KELO-TV turns to lengthy woeful comments from Rapid City marijuana dealer Kittrick Jeffries to lament the failure of Initiated Measure 27 and the various ways in which South Dakota may fall behind.
But not to worry—as usual, South Dakotans who can’t get what they want locally (tax-free groceries, inclusive politics…) will be able to hop the border to the Free People’s Republic of Minnesota, where newly reëlected Democratic-Farmer-Labor Governor Tim Walz says one of the first things he and the diverse Democrats who now control the Legislature will work on is legalizing marijuana:
Walz in an appearance on WCCO radio Friday morning reiterated that it could happen next year. Former Gov. Jesse Ventura, who endorsed Walz’s campaign in the final days, that the incumbent DFL governor said cannabis for adults would be one of the first bills signed next session, a conversation Walz confirmed took place.
He credited Ventura for starting the conversation in Minnesota sooner than it was more common in states nationwide. After Tuesday’s election, where the issue was before voters in some states, 21 states have legalized marijuana for recreational use.
“It just makes sense. Prohibition didn’t work. We get better regulation.” Walz said. “I just mentioned that I think it would be important to recognize him, asked him if he would be there when we get this done” [Caroline Cummings, “Gov. Tim Walz, Democrats Signal Recreational Marijuana Could Be Legalized Next Session,” CBS Minnesota, 2022.11.11].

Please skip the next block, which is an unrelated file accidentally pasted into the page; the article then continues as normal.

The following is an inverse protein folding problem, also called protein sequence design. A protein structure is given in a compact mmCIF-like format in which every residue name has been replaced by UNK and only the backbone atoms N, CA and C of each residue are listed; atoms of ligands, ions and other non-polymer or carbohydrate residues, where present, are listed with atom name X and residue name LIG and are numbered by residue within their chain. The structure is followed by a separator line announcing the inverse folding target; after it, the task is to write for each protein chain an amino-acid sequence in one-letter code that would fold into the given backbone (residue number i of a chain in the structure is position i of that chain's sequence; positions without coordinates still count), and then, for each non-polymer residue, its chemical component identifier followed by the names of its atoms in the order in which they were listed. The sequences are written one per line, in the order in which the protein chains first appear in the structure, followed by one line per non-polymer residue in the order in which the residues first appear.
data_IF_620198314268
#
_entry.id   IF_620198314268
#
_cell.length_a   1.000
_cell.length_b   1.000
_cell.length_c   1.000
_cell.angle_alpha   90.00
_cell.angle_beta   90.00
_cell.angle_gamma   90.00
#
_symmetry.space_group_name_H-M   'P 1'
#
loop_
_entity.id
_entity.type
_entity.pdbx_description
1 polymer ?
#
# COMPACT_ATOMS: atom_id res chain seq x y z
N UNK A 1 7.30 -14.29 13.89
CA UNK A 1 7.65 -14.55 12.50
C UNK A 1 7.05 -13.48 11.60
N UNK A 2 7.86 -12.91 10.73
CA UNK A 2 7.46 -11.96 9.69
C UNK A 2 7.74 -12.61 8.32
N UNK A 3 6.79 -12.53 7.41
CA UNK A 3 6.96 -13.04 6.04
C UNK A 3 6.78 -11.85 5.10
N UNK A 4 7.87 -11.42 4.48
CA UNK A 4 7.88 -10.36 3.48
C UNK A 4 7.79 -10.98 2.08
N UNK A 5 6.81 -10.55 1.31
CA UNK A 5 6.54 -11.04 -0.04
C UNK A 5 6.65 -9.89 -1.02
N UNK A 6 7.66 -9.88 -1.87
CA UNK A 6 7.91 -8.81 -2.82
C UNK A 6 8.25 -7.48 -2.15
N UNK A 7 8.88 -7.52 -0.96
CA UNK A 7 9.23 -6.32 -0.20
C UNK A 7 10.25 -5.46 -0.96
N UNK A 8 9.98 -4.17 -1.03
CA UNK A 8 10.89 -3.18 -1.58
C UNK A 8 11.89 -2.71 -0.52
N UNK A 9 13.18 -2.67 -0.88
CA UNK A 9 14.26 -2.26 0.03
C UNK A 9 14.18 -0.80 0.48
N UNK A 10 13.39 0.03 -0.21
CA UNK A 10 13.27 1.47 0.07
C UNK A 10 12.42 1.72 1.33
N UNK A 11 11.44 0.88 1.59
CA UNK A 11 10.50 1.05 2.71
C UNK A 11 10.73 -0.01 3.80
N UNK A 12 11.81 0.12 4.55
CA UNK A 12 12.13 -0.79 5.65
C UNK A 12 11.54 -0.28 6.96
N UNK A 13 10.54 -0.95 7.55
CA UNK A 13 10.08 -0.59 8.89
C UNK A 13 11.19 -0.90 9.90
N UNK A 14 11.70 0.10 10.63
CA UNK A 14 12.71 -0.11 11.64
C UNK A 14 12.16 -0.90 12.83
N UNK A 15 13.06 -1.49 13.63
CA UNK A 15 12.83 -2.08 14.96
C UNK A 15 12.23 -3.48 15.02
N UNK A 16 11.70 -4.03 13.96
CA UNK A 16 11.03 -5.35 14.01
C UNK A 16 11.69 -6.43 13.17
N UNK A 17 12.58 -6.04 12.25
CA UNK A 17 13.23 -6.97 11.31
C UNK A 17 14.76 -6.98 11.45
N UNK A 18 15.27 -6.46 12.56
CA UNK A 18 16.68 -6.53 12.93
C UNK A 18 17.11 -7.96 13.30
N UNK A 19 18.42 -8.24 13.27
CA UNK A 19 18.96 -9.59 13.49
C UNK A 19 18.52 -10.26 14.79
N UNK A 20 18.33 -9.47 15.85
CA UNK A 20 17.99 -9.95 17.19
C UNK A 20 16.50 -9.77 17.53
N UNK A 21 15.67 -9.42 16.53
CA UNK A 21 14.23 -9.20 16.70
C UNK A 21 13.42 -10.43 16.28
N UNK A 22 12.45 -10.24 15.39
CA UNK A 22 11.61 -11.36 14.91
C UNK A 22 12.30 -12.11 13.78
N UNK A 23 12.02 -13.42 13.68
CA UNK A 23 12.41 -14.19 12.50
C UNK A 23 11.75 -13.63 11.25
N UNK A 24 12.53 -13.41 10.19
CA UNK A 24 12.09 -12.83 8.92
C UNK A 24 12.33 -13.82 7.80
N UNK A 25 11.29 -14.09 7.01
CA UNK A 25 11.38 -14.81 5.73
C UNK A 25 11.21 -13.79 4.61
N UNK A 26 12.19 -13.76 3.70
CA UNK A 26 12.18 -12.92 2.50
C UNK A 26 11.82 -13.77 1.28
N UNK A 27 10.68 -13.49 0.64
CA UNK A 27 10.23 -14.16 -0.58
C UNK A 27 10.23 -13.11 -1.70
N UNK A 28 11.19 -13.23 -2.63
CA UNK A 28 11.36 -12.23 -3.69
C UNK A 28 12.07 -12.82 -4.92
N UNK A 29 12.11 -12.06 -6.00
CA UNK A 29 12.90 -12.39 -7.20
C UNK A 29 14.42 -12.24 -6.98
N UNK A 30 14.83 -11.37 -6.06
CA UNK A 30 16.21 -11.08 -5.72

But marijuana will be competing with a lot of other priorities for that first signing ceremony in Governor Walz’s office. Democratic House Speaker Melissa Hortman, says codifying the right to abortion to reinforce Minnesota’s Doe v. Gomez ruling from last summer “will be one of the first, if not the first bill passed.” Speaker Hortmann also promises action on “climate, gun violence prevention, and protecting democracy.”
Liberalization of marijuana laws is the least of the ways in which Minnesota’s Democratic Governor and Legislature will be leaving South Dakota behind in the coming couple years. Also leaving South Dakota behind: young voters, at least for a weekend to Worthington for some soothing weed, if not for a permanent relocation to live under rational policymakers addressing the real problems of 21st-century democracy.